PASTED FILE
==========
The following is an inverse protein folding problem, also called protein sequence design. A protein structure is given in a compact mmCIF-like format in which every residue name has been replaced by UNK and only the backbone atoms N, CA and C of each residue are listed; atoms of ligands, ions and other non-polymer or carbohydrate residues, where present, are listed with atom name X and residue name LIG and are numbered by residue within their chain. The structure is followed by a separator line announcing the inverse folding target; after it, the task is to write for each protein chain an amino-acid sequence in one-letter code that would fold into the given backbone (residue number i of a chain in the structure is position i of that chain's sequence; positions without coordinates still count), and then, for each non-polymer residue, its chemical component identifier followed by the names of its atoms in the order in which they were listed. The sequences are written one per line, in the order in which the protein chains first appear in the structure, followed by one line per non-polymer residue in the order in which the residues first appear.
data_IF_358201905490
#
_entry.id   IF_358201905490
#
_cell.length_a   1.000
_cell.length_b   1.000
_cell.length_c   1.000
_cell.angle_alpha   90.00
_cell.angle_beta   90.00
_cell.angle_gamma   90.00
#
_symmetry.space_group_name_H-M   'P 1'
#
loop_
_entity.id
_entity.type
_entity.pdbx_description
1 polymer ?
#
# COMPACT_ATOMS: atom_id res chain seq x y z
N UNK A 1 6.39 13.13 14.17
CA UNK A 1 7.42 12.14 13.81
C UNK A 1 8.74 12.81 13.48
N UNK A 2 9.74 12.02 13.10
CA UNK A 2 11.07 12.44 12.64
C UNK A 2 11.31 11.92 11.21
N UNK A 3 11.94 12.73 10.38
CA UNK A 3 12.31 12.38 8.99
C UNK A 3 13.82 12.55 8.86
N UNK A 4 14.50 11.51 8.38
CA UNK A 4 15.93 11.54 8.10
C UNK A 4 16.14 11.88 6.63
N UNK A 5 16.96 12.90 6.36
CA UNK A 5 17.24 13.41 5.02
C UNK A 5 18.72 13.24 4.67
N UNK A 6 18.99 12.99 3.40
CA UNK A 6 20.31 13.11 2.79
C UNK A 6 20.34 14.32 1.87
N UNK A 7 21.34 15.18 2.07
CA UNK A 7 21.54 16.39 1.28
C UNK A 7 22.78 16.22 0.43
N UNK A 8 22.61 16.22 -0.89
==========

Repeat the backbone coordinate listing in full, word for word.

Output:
The following is an inverse protein folding problem, also called protein sequence design. A protein structure is given in a compact mmCIF-like format in which every residue name has been replaced by UNK and only the backbone atoms N, CA and C of each residue are listed; atoms of ligands, ions and other non-polymer or carbohydrate residues, where present, are listed with atom name X and residue name LIG and are numbered by residue within their chain. The structure is followed by a separator line announcing the inverse folding target; after it, the task is to write for each protein chain an amino-acid sequence in one-letter code that would fold into the given backbone (residue number i of a chain in the structure is position i of that chain's sequence; positions without coordinates still count), and then, for each non-polymer residue, its chemical component identifier followed by the names of its atoms in the order in which they were listed. The sequences are written one per line, in the order in which the protein chains first appear in the structure, followed by one line per non-polymer residue in the order in which the residues first appear.
data_IF_358201905490
#
_entry.id   IF_358201905490
#
_cell.length_a   1.000
_cell.length_b   1.000
_cell.length_c   1.000
_cell.angle_alpha   90.00
_cell.angle_beta   90.00
_cell.angle_gamma   90.00
#
_symmetry.space_group_name_H-M   'P 1'
#
loop_
_entity.id
_entity.type
_entity.pdbx_description
1 polymer ?
#
# COMPACT_ATOMS: atom_id res chain seq x y z
N UNK A 1 6.39 13.13 14.17
CA UNK A 1 7.42 12.14 13.81
C UNK A 1 8.74 12.81 13.48
N UNK A 2 9.74 12.02 13.10
CA UNK A 2 11.07 12.44 12.64
C UNK A 2 11.31 11.92 11.21
N UNK A 3 11.94 12.73 10.38
CA UNK A 3 12.31 12.38 8.99
C UNK A 3 13.82 12.55 8.86
N UNK A 4 14.50 11.51 8.38
CA UNK A 4 15.93 11.54 8.10
C UNK A 4 16.14 11.88 6.63
N UNK A 5 16.96 12.90 6.36
CA UNK A 5 17.24 13.41 5.02
C UNK A 5 18.72 13.24 4.67
N UNK A 6 18.99 12.99 3.40
CA UNK A 6 20.31 13.11 2.79
C UNK A 6 20.34 14.32 1.87
N UNK A 7 21.34 15.18 2.07
CA UNK A 7 21.54 16.39 1.28
C UNK A 7 22.78 16.22 0.43
N UNK A 8 22.61 16.22 -0.89